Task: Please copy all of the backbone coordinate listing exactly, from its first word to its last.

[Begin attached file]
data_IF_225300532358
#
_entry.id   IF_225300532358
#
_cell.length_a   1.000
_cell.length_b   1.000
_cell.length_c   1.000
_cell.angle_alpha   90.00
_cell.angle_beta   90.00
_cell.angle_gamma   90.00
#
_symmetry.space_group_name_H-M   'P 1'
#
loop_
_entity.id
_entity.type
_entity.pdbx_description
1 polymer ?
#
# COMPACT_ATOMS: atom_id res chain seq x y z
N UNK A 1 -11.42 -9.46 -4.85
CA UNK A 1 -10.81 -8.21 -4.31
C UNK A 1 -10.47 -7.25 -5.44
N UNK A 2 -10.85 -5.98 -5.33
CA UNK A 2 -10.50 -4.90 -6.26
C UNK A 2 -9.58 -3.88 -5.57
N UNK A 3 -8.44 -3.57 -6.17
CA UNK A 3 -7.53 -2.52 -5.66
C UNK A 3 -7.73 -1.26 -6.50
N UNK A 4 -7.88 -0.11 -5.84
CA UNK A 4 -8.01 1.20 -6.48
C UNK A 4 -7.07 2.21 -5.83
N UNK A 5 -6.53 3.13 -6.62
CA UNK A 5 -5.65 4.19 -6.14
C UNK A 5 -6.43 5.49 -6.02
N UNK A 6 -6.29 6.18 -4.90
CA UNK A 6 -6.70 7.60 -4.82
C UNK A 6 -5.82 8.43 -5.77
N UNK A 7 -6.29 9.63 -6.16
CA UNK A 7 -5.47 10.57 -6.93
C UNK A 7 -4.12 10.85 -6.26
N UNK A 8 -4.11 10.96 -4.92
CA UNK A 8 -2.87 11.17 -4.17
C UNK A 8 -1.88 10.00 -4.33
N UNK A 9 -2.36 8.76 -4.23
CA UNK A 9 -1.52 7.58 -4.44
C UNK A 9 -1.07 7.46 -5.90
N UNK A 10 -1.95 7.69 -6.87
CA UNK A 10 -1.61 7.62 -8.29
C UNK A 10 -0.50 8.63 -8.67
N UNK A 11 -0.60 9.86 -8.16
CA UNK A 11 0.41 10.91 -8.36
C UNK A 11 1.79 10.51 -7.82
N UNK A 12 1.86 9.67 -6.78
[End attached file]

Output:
data_IF_225300532358
#
_entry.id   IF_225300532358
#
_cell.length_a   1.000
_cell.length_b   1.000
_cell.length_c   1.000
_cell.angle_alpha   90.00
_cell.angle_beta   90.00
_cell.angle_gamma   90.00
#
_symmetry.space_group_name_H-M   'P 1'
#
loop_
_entity.id
_entity.type
_entity.pdbx_description
1 polymer ?
#
# COMPACT_ATOMS: atom_id res chain seq x y z
N UNK A 1 -11.42 -9.46 -4.85
CA UNK A 1 -10.81 -8.21 -4.31
C UNK A 1 -10.47 -7.25 -5.44
N UNK A 2 -10.85 -5.98 -5.33
CA UNK A 2 -10.50 -4.90 -6.26
C UNK A 2 -9.58 -3.88 -5.57
N UNK A 3 -8.44 -3.57 -6.17
CA UNK A 3 -7.53 -2.52 -5.66
C UNK A 3 -7.73 -1.26 -6.50
N UNK A 4 -7.88 -0.11 -5.84
CA UNK A 4 -8.01 1.20 -6.48
C UNK A 4 -7.07 2.21 -5.83
N UNK A 5 -6.53 3.13 -6.62
CA UNK A 5 -5.65 4.19 -6.14
C UNK A 5 -6.43 5.49 -6.02
N UNK A 6 -6.29 6.18 -4.90
CA UNK A 6 -6.70 7.60 -4.82
C UNK A 6 -5.82 8.43 -5.77
N UNK A 7 -6.29 9.63 -6.16
CA UNK A 7 -5.47 10.57 -6.93
C UNK A 7 -4.12 10.85 -6.26
N UNK A 8 -4.11 10.96 -4.92
CA UNK A 8 -2.87 11.17 -4.17
C UNK A 8 -1.88 10.00 -4.33
N UNK A 9 -2.36 8.76 -4.23
CA UNK A 9 -1.52 7.58 -4.44
C UNK A 9 -1.07 7.46 -5.90
N UNK A 10 -1.95 7.69 -6.87
CA UNK A 10 -1.61 7.62 -8.29
C UNK A 10 -0.50 8.63 -8.67
N UNK A 11 -0.60 9.86 -8.16
CA UNK A 11 0.41 10.91 -8.36
C UNK A 11 1.79 10.51 -7.82
N UNK A 12 1.86 9.67 -6.78